They don't come over as bastards, just four blokes from unremarkable backgrounds (flicking through it I come upon the bit where Lennon says Ringo had only been to school for two days thanks to his childhood illnesses) who suddenly find themselves bulleted into a position no humans had ever been in before and somehow deal with it. It's not the most joined-up narrative. Instead Braun just records what people said amid the chaos.
It's as if the window is just closing on their real lives and henceforth we will only be able to see them through clouds of myth. It starts in the bar of the ABC in Cambridge.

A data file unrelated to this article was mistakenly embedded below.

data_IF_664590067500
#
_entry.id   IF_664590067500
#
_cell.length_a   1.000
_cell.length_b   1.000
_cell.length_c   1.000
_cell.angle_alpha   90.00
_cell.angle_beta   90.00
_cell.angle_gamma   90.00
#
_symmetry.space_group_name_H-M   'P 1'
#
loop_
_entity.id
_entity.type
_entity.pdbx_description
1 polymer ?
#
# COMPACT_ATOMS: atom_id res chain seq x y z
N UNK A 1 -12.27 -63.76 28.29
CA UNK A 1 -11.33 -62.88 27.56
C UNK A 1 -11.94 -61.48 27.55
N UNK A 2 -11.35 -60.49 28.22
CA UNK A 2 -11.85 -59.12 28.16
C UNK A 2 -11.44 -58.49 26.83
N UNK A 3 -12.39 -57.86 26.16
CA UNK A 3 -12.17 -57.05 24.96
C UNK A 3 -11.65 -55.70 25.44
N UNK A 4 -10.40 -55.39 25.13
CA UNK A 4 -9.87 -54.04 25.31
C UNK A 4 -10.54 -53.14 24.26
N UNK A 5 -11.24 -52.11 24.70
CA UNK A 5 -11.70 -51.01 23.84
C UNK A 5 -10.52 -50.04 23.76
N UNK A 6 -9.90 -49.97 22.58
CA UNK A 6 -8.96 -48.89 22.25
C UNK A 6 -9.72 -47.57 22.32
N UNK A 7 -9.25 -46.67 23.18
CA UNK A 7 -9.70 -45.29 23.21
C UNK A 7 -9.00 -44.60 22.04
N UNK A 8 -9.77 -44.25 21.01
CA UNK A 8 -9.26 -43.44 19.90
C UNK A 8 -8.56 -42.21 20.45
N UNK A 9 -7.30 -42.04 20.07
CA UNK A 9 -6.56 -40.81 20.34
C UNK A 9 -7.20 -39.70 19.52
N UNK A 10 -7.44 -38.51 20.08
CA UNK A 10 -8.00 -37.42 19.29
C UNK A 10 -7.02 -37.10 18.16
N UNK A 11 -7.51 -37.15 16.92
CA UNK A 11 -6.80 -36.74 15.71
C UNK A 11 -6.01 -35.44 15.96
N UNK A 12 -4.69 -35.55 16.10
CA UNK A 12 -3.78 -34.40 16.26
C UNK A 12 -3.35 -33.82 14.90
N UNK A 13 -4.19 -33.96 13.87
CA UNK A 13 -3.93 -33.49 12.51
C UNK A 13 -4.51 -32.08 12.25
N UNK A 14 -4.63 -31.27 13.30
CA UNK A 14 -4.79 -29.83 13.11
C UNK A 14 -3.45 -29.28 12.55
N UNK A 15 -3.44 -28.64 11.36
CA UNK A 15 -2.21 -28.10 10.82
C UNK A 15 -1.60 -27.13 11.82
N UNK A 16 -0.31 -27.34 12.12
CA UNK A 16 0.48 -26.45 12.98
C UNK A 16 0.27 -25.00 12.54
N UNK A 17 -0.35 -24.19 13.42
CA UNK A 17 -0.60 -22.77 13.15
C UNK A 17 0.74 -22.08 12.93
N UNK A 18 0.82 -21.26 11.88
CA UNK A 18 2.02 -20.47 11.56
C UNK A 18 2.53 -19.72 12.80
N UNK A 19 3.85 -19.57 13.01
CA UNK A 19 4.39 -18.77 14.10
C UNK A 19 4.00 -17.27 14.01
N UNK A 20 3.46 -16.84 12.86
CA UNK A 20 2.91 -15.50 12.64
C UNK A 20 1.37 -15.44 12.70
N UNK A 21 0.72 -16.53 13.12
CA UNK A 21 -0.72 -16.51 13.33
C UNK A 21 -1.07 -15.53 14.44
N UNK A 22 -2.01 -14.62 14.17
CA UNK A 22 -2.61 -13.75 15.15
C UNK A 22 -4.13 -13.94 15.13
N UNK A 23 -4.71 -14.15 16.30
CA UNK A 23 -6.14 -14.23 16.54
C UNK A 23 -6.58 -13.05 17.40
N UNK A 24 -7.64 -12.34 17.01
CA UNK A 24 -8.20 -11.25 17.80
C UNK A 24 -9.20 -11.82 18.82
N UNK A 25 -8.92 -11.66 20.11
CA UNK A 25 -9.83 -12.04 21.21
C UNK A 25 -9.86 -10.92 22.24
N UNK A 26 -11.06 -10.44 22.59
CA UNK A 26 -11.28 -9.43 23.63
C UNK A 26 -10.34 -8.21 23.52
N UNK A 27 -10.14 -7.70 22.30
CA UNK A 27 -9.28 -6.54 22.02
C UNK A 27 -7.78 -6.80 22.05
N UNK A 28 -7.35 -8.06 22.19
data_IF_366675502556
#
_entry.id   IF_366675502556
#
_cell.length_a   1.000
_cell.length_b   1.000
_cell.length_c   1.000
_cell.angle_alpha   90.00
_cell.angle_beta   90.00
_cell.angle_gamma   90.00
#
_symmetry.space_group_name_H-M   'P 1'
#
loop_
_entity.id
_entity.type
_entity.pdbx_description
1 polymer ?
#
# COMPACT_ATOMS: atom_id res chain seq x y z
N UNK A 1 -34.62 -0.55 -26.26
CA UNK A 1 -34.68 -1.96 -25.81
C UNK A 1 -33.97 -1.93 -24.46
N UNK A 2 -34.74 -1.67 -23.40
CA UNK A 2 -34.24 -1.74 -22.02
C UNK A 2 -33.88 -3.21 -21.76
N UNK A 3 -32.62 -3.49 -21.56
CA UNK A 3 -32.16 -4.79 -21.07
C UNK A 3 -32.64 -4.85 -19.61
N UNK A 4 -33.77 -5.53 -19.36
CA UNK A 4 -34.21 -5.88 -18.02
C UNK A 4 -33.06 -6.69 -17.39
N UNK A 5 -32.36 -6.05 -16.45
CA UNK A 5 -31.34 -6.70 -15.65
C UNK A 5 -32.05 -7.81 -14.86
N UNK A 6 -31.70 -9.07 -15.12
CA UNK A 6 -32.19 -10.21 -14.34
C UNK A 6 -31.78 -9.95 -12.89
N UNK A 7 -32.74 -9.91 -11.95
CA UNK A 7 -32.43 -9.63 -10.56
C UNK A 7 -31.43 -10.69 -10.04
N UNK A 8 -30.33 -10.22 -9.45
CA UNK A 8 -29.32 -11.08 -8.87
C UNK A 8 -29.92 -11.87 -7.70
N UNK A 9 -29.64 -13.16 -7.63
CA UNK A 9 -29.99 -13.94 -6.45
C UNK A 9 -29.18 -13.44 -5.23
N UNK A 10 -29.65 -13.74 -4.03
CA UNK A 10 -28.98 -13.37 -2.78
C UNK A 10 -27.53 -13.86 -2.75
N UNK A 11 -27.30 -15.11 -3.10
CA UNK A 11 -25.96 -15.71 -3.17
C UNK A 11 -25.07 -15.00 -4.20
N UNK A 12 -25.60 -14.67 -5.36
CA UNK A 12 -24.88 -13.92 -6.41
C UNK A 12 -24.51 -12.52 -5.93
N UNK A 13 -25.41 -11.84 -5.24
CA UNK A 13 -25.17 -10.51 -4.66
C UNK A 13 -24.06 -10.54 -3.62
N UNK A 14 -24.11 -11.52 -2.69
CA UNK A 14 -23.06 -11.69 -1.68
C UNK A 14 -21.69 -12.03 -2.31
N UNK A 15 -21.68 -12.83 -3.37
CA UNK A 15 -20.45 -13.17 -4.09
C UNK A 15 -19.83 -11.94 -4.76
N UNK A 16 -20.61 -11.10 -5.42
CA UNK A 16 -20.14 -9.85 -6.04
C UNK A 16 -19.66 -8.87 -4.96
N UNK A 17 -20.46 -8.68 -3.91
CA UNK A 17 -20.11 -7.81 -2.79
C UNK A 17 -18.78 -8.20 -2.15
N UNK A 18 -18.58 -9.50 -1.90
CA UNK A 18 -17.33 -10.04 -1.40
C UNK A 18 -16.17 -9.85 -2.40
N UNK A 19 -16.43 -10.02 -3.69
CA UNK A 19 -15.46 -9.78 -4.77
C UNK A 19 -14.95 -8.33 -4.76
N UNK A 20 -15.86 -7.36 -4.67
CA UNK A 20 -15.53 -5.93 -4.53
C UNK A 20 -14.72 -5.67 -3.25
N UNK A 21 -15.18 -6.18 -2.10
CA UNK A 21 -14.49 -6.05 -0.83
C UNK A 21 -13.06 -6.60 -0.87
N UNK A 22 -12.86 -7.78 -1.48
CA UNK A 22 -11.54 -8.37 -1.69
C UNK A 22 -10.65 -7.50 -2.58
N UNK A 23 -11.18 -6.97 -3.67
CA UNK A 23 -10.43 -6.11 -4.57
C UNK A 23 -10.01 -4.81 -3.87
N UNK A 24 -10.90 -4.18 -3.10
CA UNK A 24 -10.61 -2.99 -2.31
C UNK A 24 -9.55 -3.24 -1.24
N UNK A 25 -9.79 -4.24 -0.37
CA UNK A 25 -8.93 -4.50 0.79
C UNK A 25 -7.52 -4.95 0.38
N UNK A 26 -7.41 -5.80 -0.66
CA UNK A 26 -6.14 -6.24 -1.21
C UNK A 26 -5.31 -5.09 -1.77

In another corner John Lennon is sipping a coke which he keeps replenishing with Scotch.
"How long do you think the group will last?" somebody asks.
"About five years."
"Will the group stay together?"
"Don't know," says Mr Lennon and pours another Scotch into the coke.
The other two important books about The Beatles are Ian Macdonald's Revolution in the Head: The Beatles' Records and the Sixties, which is all about the music, and Peter Doggett's You Never Give Me Your Money: The Battle For The Soul Of The Beatles, which is all about what happened afterwards.